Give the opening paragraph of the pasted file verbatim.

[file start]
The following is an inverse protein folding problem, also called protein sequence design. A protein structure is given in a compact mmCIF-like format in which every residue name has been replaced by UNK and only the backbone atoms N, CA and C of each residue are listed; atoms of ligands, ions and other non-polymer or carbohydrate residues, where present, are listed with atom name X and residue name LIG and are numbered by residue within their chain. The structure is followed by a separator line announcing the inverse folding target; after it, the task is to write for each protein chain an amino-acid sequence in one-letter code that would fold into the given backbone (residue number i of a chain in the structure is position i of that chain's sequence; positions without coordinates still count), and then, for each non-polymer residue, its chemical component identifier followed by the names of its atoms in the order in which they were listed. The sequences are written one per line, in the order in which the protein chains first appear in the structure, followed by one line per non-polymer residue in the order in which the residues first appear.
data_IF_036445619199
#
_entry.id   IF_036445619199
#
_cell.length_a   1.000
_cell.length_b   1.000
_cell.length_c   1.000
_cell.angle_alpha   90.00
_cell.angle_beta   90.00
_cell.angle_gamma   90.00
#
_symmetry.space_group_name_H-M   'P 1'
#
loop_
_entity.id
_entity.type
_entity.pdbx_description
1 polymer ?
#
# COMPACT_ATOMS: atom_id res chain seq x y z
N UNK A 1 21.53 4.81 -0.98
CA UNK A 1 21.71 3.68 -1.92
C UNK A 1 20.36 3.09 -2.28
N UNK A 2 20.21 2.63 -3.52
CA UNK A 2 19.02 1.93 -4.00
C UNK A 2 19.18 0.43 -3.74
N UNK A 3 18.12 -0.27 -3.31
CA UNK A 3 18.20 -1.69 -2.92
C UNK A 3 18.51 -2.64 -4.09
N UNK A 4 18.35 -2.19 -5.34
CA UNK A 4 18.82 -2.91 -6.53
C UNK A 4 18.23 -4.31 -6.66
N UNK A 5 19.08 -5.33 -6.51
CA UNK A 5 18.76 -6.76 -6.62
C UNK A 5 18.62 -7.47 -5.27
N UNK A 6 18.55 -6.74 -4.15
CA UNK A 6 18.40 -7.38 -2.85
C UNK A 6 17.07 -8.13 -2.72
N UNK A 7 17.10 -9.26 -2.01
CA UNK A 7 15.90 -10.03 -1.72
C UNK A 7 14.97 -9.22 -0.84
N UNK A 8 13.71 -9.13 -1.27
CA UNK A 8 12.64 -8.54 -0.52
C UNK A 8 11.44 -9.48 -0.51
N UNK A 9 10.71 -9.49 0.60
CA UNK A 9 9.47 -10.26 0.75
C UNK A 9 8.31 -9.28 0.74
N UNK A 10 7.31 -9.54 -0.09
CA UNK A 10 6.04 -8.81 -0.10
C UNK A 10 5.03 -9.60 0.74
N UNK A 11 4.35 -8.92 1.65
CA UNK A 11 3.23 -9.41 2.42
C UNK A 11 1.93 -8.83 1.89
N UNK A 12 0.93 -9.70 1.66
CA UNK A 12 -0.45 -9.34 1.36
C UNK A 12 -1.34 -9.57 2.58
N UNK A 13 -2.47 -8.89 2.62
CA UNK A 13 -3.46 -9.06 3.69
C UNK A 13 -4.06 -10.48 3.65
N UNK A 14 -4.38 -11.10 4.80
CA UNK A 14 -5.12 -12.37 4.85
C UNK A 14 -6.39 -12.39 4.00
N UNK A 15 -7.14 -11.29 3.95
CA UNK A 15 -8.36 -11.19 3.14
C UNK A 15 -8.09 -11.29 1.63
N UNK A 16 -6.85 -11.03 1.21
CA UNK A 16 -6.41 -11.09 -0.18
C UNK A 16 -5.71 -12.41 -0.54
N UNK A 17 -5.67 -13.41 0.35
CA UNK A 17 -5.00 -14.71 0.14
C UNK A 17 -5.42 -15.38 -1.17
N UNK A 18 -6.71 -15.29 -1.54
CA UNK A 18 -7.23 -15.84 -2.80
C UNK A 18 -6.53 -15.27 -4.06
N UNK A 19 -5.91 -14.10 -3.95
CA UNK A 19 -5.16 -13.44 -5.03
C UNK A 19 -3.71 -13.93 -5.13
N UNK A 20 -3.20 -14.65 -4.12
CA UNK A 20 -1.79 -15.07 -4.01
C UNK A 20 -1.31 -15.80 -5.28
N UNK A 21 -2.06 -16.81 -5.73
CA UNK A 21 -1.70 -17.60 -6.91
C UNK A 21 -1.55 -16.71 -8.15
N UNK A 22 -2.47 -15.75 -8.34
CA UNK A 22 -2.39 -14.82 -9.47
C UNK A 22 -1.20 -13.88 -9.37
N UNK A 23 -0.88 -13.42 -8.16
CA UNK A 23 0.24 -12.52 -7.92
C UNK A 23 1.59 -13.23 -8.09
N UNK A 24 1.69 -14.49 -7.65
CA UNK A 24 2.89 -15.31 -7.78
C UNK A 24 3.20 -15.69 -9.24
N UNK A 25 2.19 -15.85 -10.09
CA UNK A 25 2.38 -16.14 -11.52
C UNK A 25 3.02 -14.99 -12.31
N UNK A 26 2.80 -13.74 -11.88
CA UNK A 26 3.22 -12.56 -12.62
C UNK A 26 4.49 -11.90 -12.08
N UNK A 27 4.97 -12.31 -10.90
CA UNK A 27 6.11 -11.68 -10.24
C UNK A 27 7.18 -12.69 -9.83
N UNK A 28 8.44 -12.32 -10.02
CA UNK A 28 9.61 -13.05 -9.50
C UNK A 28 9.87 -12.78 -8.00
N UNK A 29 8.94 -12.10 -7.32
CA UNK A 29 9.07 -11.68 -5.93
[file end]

The following is an inverse protein folding problem, also called protein sequence design. A protein structure is given in a compact mmCIF-like format in which every residue name has been replaced by UNK and only the backbone atoms N, CA and C of each residue are listed; atoms of ligands, ions and other non-polymer or carbohydrate residues, where present, are listed with atom name X and residue name LIG and are numbered by residue within their chain. The structure is followed by a separator line announcing the inverse folding target; after it, the task is to write for each protein chain an amino-acid sequence in one-letter code that would fold into the given backbone (residue number i of a chain in the structure is position i of that chain's sequence; positions without coordinates still count), and then, for each non-polymer residue, its chemical component identifier followed by the names of its atoms in the order in which they were listed. The sequences are written one per line, in the order in which the protein chains first appear in the structure, followed by one line per non-polymer residue in the order in which the residues first appear.